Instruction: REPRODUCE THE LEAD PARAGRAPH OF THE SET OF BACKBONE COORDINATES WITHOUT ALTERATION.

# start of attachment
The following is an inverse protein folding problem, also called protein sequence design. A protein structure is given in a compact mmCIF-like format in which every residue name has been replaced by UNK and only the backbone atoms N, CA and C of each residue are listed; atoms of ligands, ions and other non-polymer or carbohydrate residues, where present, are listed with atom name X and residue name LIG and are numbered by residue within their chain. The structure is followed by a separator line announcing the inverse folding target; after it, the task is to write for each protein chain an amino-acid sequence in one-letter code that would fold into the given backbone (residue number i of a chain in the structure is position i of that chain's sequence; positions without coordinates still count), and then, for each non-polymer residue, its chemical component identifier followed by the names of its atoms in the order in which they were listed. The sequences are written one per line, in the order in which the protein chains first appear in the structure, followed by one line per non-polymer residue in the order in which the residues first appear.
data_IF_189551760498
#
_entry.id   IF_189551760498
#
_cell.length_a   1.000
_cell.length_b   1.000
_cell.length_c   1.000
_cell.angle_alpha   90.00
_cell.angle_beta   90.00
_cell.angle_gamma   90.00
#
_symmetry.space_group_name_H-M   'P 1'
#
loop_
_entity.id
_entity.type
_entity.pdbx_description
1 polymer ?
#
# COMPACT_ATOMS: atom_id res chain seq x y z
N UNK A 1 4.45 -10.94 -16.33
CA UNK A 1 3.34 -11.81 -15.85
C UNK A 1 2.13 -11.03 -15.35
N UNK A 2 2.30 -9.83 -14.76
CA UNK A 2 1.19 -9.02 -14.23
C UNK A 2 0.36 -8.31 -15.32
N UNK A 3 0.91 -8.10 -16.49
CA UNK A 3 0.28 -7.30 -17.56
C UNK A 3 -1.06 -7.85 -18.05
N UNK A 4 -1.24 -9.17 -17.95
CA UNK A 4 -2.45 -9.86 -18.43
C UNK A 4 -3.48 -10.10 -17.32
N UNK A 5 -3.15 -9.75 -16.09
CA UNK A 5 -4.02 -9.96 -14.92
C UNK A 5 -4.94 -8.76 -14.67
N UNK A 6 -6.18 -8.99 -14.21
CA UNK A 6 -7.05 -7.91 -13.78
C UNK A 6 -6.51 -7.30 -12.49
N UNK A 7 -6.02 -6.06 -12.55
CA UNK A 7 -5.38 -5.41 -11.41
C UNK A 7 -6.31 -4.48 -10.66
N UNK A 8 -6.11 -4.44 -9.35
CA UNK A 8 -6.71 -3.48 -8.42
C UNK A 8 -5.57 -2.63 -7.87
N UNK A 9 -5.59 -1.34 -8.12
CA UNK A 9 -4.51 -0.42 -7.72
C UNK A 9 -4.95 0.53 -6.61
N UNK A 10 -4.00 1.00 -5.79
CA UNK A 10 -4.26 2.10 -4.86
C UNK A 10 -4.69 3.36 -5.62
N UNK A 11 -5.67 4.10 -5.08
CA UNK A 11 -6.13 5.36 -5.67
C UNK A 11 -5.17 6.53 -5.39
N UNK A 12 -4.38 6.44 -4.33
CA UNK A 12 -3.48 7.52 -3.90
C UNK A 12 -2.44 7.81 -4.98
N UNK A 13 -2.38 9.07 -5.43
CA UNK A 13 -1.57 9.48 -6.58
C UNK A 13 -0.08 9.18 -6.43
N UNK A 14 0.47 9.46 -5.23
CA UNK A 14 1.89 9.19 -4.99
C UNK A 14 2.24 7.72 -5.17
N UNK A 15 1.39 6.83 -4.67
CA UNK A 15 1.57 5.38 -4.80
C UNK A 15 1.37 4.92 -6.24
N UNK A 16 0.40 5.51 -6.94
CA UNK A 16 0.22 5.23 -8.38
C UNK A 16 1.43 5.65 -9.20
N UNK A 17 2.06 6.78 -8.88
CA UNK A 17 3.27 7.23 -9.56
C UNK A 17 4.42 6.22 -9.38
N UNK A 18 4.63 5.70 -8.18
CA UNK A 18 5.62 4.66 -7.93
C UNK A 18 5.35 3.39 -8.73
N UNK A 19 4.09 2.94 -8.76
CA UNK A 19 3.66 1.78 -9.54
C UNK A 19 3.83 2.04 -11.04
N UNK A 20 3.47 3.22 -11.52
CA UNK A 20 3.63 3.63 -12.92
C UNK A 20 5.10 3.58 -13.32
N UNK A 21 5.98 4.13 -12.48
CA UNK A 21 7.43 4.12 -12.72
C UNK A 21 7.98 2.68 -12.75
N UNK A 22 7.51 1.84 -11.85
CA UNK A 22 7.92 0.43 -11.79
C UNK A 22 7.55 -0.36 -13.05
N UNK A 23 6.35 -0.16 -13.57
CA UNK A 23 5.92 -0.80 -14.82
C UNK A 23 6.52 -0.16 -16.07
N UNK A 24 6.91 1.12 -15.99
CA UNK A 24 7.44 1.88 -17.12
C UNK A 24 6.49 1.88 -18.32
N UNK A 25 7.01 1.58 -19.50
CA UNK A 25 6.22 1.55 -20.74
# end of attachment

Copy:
The following is an inverse protein folding problem, also called protein sequence design. A protein structure is given in a compact mmCIF-like format in which every residue name has been replaced by UNK and only the backbone atoms N, CA and C of each residue are listed; atoms of ligands, ions and other non-polymer or carbohydrate residues, where present, are listed with atom name X and residue name LIG and are numbered by residue within their chain. The structure is followed by a separator line announcing the inverse folding target; after it, the task is to write for each protein chain an amino-acid sequence in one-letter code that would fold into the given backbone (residue number i of a chain in the structure is position i of that chain's sequence; positions without coordinates still count), and then, for each non-polymer residue, its chemical component identifier followed by the names of its atoms in the order in which they were listed. The sequences are written one per line, in the order in which the protein chains first appear in the structure, followed by one line per non-polymer residue in the order in which the residues first appear.